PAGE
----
#2 Scanning Stage

Comprehensive coverage is needed In the scanning phase. Manually scanning through thousands if systems in an organization is not ideal. NNor is it ideal to interpret the results returned by scanning tools. AI can be used to tweak the code of the scanning tools to scan systems as well as interpret the results of the scan. It can help save pentesters time and help in the overall efficiency of the pentesting process.

AI can focus on test management and the creation of test cases automatically that will check if a particular program can be tagged having security flaw. They can also be used to check how a target system responds to an intrusion.

#3 Gaining and Maintaining access stage

Gaining access phase involves taking control of one or more network devices in order to either extract data from the target, or to use that device to then launch attacks on other targets. Once a system is scanned for vulnerabilities, the pentesters need to ensure that the system does not have any loopholes that attackers can exploit to get into the network devices. They need to check that the network devices are safely protected with strong passwords and other necessary credentials.

AI-based algorithms can try out different combinations of passwords to check if the system is susceptible for a break-in. The algorithms can be trained to observe user data, look for trends or patterns to make inferences about possible passwords used.

Maintaining access focuses on establishing other entry points to the target. This phase is expected to trigger mechanisms, to ensure that the penetration tester’s security when accessing the network. AI-based algorithms should be run at equal intervals to time to guarantee that the primary path to the device is closed. The algorithms should be able to discover backdoors, new administrator accounts, encrypted channels, new network access channels, and so on.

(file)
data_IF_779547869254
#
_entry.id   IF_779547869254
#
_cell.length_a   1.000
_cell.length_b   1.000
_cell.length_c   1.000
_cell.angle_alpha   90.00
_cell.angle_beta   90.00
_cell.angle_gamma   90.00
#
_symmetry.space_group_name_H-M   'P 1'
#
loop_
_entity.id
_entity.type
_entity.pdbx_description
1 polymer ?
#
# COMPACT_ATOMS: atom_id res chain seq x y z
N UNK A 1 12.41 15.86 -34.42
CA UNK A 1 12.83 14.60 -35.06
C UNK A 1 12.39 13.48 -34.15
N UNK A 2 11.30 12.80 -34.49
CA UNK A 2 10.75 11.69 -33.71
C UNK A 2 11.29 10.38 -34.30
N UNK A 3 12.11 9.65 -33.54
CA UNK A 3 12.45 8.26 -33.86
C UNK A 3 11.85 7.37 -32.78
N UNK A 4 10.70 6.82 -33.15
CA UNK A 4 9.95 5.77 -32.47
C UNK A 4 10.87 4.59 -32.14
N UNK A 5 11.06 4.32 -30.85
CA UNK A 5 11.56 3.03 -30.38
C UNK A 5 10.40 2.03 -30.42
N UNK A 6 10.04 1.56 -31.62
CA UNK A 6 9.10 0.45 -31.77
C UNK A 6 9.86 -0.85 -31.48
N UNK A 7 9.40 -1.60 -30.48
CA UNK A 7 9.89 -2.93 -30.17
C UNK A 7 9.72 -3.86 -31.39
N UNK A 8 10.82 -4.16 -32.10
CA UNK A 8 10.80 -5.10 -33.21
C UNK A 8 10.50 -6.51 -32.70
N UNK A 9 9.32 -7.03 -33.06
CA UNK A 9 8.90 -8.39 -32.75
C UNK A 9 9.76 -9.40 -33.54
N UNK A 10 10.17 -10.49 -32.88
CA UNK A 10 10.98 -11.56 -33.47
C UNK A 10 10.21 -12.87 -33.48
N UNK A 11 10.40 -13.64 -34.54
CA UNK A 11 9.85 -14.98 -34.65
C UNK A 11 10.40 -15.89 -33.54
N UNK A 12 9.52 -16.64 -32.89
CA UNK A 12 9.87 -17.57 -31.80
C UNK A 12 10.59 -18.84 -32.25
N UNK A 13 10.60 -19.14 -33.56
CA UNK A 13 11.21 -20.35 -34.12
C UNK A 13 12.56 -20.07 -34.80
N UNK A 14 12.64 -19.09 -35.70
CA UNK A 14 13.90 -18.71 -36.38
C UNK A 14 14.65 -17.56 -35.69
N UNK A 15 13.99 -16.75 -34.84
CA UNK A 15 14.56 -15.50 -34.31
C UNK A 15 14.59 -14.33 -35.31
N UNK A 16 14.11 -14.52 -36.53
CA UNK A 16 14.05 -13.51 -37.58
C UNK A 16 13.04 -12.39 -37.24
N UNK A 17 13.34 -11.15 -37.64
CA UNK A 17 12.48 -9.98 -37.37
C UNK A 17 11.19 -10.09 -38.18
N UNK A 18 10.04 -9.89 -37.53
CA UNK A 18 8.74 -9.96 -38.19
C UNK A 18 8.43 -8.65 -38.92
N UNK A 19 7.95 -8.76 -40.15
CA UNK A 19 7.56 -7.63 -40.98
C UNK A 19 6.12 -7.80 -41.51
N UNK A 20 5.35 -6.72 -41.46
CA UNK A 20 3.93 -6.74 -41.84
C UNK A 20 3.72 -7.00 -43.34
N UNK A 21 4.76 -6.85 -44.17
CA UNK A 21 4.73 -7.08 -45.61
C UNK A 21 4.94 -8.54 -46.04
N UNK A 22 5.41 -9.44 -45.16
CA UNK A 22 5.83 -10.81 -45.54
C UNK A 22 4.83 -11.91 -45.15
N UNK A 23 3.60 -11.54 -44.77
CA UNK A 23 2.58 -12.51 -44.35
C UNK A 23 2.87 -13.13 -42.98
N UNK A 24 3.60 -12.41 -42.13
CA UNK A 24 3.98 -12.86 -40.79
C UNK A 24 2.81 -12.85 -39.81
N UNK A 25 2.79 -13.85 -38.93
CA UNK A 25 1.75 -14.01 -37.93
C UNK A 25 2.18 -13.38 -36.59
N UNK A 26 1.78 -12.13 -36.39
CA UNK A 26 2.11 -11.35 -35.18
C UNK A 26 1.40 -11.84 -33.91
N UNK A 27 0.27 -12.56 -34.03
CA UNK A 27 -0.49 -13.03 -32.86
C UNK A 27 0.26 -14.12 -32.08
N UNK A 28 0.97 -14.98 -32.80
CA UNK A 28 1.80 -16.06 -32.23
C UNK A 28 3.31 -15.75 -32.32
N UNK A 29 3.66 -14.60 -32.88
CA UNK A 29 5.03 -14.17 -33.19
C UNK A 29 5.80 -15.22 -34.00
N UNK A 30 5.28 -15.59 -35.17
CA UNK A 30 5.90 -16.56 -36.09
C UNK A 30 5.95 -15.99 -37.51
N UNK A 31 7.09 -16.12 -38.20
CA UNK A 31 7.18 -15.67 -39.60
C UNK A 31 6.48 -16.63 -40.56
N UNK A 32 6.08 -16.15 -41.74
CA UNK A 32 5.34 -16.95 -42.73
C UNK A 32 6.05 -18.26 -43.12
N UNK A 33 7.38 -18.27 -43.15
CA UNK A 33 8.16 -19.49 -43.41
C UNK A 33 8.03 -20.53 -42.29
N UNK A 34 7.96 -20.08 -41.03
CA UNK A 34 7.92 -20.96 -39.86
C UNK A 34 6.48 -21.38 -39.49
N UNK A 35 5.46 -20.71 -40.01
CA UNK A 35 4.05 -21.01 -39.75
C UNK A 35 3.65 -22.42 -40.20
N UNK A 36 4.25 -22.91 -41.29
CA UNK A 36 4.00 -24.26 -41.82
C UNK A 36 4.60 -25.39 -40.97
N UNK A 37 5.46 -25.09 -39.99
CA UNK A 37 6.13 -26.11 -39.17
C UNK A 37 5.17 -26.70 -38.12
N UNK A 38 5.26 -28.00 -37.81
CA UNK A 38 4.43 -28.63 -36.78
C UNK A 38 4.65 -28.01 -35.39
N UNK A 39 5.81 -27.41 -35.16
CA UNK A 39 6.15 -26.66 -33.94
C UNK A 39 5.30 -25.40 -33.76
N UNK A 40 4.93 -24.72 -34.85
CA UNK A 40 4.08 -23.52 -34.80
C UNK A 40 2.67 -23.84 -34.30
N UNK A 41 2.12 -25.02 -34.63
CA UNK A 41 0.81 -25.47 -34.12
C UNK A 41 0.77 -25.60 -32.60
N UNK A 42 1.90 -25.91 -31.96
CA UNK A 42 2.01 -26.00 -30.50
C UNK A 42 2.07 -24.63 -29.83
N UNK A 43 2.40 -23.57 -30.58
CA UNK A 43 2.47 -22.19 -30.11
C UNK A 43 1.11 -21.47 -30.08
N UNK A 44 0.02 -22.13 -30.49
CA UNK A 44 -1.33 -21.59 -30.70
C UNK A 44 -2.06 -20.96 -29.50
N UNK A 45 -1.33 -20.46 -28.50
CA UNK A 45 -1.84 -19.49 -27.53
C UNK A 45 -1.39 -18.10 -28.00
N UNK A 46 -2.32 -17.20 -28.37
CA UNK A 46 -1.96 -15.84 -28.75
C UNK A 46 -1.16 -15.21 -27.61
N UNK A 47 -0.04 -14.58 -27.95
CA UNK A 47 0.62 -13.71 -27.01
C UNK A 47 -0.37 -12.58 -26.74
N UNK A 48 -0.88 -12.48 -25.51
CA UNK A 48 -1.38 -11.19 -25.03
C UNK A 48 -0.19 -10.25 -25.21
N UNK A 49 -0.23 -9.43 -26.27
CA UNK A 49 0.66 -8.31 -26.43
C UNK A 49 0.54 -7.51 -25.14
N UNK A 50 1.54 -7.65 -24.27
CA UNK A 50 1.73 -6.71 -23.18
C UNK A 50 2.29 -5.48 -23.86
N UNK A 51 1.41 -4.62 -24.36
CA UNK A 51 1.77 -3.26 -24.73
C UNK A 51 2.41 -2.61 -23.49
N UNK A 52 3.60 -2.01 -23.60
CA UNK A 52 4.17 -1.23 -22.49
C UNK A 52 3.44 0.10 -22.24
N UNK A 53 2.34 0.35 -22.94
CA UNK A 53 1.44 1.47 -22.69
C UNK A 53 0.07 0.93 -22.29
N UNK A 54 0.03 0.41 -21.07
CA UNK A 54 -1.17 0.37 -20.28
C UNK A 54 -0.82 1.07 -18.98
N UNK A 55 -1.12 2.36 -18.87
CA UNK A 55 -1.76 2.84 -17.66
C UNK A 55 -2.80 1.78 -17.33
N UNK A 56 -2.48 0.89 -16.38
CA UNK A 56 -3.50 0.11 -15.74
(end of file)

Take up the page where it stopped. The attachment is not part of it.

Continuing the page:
#4 Covering Tracks And Reporting

The last stage tests whether an attacker can actually remove all traces of his attack on the system. Evidence is most often stored in user logs, existing access channels, and in error messages caused by the infiltration process. AI-powered tools can assist in the discovery of hidden backdoors and multiple access points that haven’t been left open on the target network; All of these findings should be automatically stored in a report with a proper timeline associated with every attack done.

A great example of a tool that efficiently performs all these stages of pentesting is CloudSEK’s X-Vigil. This tool leverages AI to extract data, derive analysis and discover vulnerabilities in time to protect an organization from data breach.

Manual vs automated vs AI-enabled pentesting

Now that you have gone through the shortcomings of manual pen testing and the advantages of AI-based pentesting, let’s do a quick side-by-side comparison to understand the difference between the two.


Manual Testing Automated Testing AI enabled pentesting
Manual testing is not accurate at all times due to human error This is more likely to return false positives AI enabled pentesting is accurate as compared to automated testing